An American soldier went on trial yesterday at a US army base in Germany for refusing to wear the United Nations blue beret, an offence which has rekindled debate at home about the country's global role.
Michael New, 22, an army medic, is accused of "refusing a legal order" but the defence and their conservative allies argue that it is US participation in peace-keeping missions that should be in the dock.
His gesture, the first of its kind in the US army, has become a cause celebre, rallying patriotic right-wingers against President Bill Clinton's policy in former Yugoslavia.
Mr New refused to don the blue headgear and epaulettes on 10 October when his unit in southern Germany was ordered to join a UN peace-keeping mission in Macedonia.
He argued that as he had sworn an oath of allegiance to the US, wearing another uniform would be disloyal.
"It is not that he didn't want to go to war with his unit," Colonel Henry Hamilton, who heads Mr New's lawyers, told the military newspaper Stars and Stripes. "The issue is, is he going to go as an army soldier or as a minion of the UN?"
His "heroic" deed captured the imagination of the American right. In Texas, Mr New's home state, citizens staged demonstrations in support of the medic. Mark Gilman, a Houston talk-show host who addressed the rally in Conroe, the soldier's home town, called Michael New "a hero".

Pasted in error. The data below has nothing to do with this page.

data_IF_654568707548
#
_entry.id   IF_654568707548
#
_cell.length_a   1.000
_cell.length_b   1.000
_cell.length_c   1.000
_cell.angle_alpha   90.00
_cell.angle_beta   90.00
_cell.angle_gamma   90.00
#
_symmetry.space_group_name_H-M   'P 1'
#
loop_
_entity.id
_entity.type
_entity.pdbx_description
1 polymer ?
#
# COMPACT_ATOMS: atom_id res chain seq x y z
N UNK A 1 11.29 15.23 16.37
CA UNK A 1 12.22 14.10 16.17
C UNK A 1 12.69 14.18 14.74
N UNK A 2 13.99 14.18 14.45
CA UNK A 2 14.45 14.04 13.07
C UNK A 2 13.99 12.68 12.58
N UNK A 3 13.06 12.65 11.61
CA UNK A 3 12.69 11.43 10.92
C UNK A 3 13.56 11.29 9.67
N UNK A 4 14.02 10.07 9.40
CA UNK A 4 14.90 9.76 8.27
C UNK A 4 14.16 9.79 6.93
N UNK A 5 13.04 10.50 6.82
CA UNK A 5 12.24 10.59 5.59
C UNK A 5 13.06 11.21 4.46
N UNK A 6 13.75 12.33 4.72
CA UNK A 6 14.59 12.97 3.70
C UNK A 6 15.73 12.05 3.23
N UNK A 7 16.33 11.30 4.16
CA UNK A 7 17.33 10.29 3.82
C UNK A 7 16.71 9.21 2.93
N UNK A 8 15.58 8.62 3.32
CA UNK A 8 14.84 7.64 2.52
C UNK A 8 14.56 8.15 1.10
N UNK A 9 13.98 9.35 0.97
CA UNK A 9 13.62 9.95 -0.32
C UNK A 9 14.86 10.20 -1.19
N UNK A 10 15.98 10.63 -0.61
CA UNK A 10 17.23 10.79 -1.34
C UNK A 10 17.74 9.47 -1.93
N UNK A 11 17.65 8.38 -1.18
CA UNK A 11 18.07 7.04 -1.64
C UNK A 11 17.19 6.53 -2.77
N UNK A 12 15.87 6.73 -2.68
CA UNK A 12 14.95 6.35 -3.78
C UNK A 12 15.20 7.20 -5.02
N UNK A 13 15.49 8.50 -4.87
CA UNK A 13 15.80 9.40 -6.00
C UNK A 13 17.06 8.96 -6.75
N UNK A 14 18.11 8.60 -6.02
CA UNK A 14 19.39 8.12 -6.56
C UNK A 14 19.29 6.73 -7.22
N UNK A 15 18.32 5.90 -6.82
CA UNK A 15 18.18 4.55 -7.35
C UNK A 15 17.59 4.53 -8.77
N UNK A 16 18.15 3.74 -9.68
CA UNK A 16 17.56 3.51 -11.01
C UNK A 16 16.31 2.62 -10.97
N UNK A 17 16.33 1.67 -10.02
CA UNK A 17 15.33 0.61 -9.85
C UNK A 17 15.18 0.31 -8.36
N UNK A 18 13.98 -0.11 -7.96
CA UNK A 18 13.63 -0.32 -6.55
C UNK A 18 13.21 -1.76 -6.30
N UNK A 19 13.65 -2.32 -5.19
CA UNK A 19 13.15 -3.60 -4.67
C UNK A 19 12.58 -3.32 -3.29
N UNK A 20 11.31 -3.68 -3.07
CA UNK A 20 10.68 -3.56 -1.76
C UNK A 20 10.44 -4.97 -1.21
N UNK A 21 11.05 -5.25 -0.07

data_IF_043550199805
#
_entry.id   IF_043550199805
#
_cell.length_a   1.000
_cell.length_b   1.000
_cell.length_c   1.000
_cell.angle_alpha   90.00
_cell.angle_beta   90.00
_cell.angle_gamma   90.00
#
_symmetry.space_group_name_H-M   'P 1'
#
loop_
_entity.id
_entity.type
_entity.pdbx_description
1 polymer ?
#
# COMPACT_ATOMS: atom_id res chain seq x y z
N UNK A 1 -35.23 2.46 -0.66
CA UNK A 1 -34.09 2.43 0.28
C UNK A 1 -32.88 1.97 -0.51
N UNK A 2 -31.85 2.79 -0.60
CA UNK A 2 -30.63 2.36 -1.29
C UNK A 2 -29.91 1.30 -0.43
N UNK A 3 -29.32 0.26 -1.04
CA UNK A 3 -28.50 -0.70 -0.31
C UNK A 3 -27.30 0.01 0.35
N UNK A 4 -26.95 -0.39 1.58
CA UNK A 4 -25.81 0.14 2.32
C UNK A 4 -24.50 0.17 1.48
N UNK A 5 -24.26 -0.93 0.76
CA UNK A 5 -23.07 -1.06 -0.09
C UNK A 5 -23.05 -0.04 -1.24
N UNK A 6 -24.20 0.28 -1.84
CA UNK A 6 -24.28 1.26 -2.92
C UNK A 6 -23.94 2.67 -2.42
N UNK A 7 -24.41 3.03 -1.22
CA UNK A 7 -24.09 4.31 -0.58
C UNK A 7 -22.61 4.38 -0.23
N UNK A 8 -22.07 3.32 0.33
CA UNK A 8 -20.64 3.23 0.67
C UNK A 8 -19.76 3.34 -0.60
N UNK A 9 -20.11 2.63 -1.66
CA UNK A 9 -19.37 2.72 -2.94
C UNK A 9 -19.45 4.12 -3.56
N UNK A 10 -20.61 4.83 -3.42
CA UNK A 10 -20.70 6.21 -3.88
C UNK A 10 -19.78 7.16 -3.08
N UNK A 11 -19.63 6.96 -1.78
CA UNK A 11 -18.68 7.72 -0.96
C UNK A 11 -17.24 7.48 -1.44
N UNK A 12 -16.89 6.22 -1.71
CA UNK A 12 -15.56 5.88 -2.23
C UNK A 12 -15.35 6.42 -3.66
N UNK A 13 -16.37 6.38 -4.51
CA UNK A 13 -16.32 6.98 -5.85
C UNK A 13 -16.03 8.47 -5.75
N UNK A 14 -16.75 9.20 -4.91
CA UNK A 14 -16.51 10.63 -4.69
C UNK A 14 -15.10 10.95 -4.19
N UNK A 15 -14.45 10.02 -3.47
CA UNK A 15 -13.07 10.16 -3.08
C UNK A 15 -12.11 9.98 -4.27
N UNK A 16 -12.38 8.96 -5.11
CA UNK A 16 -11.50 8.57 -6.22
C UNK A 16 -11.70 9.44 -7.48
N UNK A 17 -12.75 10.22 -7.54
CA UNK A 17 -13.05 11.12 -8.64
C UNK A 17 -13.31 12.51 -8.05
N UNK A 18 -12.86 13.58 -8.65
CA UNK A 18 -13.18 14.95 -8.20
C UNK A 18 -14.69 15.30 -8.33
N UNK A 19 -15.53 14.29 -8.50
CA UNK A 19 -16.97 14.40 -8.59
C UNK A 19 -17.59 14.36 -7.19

The tide of protest rapidly swept into Washington. Last month 43 Congressmen signed a letter to Mr Clinton demanding "a full legal and constitutional analysis of the justification of your orders placing members of the United States Armed Forces under the command of foreign United Nations officers".
Senior Republican Congressmen have also introduced legislation to prohibit a president from ordering US troops to wear UN insignia. "A soldier's oath is to the US Constitution, not to the UN Charter," said Tom DeLay, who tabled the motion.
"Forcing soldiers to wear the uniform of the United Nations effectively asks the soldier to serve another power. No American soldier should be put in Michael New's position - forced to choose allegiances between the United States and the United Nations."
In the murky world of peace-keeping, with its deliberately fudged chain of command, such an interpretation would virtually exclude the US from a future role. With Washington poised to send thousands of troops into the former Yugoslavia, the proposed legislation could deal US diplomacy a devastating blow.
Mr New stood impassively during yesterday's arraignment proceedings near the southern German city of Wurzburg. He did not enter a plea, and there will be a second hearing to set the date of the court-martial, expected to be held in January. The medic, who was described by his commanding officer as a good soldier, does not have much to fear from the trial's outcome.
"We're not going to hang him, or anything like that," a US army source said. His most likely punishment is dishonourable discharge, and a hero's welcome back home in Texas.Reuse content